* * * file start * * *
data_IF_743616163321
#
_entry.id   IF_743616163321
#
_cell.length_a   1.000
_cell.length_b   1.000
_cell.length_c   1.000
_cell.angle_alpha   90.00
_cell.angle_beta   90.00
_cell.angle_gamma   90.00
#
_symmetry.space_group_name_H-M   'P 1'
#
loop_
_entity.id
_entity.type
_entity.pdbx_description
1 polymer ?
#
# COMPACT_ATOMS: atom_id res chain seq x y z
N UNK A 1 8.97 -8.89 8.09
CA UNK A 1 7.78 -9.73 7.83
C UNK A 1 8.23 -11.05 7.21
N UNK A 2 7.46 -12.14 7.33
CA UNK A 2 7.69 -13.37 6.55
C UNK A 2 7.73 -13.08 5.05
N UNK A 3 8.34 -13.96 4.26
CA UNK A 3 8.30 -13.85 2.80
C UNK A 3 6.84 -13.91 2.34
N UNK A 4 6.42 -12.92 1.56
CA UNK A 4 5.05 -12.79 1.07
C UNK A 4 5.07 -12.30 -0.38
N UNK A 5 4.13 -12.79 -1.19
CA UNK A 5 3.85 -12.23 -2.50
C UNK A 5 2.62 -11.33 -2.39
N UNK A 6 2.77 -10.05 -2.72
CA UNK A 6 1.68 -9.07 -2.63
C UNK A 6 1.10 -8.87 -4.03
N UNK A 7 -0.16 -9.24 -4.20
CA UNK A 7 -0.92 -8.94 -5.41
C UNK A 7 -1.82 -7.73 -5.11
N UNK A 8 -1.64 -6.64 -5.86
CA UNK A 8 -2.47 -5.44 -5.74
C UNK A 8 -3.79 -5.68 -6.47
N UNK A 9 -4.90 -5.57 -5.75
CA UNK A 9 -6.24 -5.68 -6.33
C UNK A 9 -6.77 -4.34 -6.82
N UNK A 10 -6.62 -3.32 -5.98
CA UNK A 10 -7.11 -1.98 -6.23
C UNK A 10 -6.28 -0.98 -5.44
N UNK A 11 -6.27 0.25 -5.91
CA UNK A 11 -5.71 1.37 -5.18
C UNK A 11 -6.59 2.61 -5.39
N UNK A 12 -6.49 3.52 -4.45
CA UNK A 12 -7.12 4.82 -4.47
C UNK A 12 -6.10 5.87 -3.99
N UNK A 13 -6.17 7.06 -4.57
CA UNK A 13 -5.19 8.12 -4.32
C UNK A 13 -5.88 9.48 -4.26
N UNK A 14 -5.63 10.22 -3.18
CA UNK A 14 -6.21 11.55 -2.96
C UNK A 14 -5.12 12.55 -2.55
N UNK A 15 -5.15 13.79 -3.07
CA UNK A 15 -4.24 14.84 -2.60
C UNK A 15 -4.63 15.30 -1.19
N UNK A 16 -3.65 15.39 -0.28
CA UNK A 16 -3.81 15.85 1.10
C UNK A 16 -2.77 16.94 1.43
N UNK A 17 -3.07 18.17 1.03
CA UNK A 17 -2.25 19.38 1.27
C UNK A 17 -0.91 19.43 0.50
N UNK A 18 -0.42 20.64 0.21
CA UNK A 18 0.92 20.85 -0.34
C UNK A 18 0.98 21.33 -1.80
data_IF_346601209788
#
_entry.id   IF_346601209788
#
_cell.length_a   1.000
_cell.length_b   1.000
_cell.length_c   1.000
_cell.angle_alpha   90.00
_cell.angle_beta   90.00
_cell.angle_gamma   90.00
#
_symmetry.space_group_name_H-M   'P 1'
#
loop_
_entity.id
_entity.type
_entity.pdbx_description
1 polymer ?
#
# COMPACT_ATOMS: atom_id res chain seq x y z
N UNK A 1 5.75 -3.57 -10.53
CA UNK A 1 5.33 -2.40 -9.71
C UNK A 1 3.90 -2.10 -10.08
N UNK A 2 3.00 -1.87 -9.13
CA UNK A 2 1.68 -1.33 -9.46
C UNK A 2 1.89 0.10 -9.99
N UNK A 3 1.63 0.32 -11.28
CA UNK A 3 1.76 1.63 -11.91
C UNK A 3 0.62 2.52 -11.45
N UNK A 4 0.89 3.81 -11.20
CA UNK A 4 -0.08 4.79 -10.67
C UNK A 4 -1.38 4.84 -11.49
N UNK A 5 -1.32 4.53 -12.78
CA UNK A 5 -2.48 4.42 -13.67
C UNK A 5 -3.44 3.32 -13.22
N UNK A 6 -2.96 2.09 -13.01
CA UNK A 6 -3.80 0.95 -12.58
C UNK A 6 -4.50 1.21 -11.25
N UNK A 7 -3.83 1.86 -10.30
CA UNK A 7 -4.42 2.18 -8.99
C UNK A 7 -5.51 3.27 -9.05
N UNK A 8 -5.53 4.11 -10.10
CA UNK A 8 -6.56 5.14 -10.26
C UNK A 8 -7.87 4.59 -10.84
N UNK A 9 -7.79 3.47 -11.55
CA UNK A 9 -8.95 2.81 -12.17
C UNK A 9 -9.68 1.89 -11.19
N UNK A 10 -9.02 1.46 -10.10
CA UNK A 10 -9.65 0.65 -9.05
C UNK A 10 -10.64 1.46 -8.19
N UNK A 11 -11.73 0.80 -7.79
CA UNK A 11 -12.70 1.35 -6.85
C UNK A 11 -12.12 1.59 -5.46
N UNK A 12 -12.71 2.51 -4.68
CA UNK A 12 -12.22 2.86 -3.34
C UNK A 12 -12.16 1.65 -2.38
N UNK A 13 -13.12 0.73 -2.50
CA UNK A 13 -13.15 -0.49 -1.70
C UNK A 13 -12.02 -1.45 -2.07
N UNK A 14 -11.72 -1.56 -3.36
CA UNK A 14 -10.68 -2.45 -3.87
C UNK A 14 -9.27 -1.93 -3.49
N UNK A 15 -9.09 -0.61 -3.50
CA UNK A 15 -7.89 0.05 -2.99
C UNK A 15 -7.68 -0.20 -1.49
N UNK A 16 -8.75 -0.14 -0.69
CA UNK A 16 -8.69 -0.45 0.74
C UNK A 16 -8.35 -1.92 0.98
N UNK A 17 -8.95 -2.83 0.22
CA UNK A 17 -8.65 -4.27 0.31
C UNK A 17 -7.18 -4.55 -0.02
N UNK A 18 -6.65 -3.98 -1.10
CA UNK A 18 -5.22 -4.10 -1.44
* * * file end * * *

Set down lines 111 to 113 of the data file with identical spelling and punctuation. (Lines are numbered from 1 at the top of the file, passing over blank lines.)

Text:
CA UNK A 6 -3.80 0.95 -12.58
C UNK A 6 -4.50 1.21 -11.25
N UNK A 7 -3.83 1.86 -10.30